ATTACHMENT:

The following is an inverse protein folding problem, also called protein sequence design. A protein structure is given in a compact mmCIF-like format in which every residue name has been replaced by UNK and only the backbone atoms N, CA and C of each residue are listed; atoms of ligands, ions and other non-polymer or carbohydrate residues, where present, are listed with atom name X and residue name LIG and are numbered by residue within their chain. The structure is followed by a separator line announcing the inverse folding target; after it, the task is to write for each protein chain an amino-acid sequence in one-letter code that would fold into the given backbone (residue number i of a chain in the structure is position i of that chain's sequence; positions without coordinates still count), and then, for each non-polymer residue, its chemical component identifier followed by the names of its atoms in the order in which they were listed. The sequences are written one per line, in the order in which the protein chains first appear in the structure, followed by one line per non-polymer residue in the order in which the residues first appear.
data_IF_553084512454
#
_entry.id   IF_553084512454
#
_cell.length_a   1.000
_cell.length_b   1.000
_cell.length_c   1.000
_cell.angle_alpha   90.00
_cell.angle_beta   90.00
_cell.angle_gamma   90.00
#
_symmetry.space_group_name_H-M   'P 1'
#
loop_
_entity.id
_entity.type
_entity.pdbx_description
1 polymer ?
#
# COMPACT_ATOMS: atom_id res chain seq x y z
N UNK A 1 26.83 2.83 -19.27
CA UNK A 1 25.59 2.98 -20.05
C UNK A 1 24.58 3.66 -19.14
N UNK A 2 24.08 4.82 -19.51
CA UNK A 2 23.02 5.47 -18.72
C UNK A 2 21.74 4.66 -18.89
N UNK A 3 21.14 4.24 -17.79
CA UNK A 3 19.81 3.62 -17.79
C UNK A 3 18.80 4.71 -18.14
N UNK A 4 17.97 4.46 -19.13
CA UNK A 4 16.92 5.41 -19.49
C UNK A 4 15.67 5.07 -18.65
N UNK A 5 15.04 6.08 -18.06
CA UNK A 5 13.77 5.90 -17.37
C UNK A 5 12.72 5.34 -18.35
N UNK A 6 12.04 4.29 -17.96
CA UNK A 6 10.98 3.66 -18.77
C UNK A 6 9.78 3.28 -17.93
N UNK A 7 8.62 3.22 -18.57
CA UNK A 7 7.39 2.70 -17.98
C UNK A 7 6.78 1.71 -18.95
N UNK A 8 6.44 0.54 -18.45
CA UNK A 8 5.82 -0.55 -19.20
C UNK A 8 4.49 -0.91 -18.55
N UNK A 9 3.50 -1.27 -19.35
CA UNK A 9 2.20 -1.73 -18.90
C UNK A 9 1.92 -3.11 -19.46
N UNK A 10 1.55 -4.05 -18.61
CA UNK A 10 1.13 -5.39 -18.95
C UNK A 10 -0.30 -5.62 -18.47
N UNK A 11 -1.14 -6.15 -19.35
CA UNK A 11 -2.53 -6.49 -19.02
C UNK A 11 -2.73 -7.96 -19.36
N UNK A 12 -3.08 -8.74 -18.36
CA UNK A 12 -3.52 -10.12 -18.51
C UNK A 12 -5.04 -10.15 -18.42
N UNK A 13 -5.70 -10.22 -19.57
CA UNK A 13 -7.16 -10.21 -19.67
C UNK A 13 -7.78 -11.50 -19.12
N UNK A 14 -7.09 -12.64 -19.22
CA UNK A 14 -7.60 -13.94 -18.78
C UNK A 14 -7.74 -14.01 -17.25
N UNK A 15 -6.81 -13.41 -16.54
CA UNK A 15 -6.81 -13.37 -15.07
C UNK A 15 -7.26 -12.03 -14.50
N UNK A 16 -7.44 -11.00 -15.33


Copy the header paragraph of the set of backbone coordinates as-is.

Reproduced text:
The following is an inverse protein folding problem, also called protein sequence design. A protein structure is given in a compact mmCIF-like format in which every residue name has been replaced by UNK and only the backbone atoms N, CA and C of each residue are listed; atoms of ligands, ions and other non-polymer or carbohydrate residues, where present, are listed with atom name X and residue name LIG and are numbered by residue within their chain. The structure is followed by a separator line announcing the inverse folding target; after it, the task is to write for each protein chain an amino-acid sequence in one-letter code that would fold into the given backbone (residue number i of a chain in the structure is position i of that chain's sequence; positions without coordinates still count), and then, for each non-polymer residue, its chemical component identifier followed by the names of its atoms in the order in which they were listed. The sequences are written one per line, in the order in which the protein chains first appear in the structure, followed by one line per non-polymer residue in the order in which the residues first appear.